Thinking false and slow: Implausible beliefs and the Cognitive Reflection Test

Psychon Bull Rev. 2023 Dec;30(6):2387-2396. doi: 10.3758/s13423-023-02321-2. Epub 2023 Jun 27.


Why do people believe implausible claims like conspiracy theories, pseudoscience, and fake news? Past studies using the Cognitive Reflection Test (CRT) suggest that implausible beliefs may result from an unwillingness to effortfully process information (i.e., cognitive miserliness). Our analysis (N = 664) tests this account by comparing CRT performance (total score, number and proportion of incorrect intuitive responses, and completion time) for endorsers and non-endorsers of implausible claims. Our results show that endorsers performed worse than non-endorsers on the CRT, but they took significantly longer to answer the questions and did not make proportionally more intuitive mistakes. Endorsers therefore appear to process information effortfully but nonetheless score lower on the CRT. Poorer overall CRT performance may not necessarily indicate that those who endorse implausible beliefs have a more reflexive, intuitive, or non-analytical cognitive style than non-endorsers.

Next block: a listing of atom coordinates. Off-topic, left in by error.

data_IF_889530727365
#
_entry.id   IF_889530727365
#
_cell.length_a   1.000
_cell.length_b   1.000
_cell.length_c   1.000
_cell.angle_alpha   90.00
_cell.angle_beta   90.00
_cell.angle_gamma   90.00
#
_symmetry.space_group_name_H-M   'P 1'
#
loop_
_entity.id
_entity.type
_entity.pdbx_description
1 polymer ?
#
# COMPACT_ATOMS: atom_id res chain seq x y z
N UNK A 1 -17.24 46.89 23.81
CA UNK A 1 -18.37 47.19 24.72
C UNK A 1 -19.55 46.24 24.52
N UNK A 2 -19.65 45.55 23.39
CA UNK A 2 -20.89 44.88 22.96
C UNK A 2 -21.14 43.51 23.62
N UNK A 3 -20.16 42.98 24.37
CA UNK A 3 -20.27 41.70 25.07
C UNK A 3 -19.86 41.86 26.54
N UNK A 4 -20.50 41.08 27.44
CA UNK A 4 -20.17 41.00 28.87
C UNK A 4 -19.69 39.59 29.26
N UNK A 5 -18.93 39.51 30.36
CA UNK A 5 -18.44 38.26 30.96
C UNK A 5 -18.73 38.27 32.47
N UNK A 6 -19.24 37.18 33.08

Keywords: Analytic thinking; Cognitive reflection test; Conspiracy theories; Fake news; Intuition; Misinformation.

MeSH terms

  • Cognitive Reflection*
  • Humans
  • Intuition* / physiology
  • Personality
  • Thinking / physiology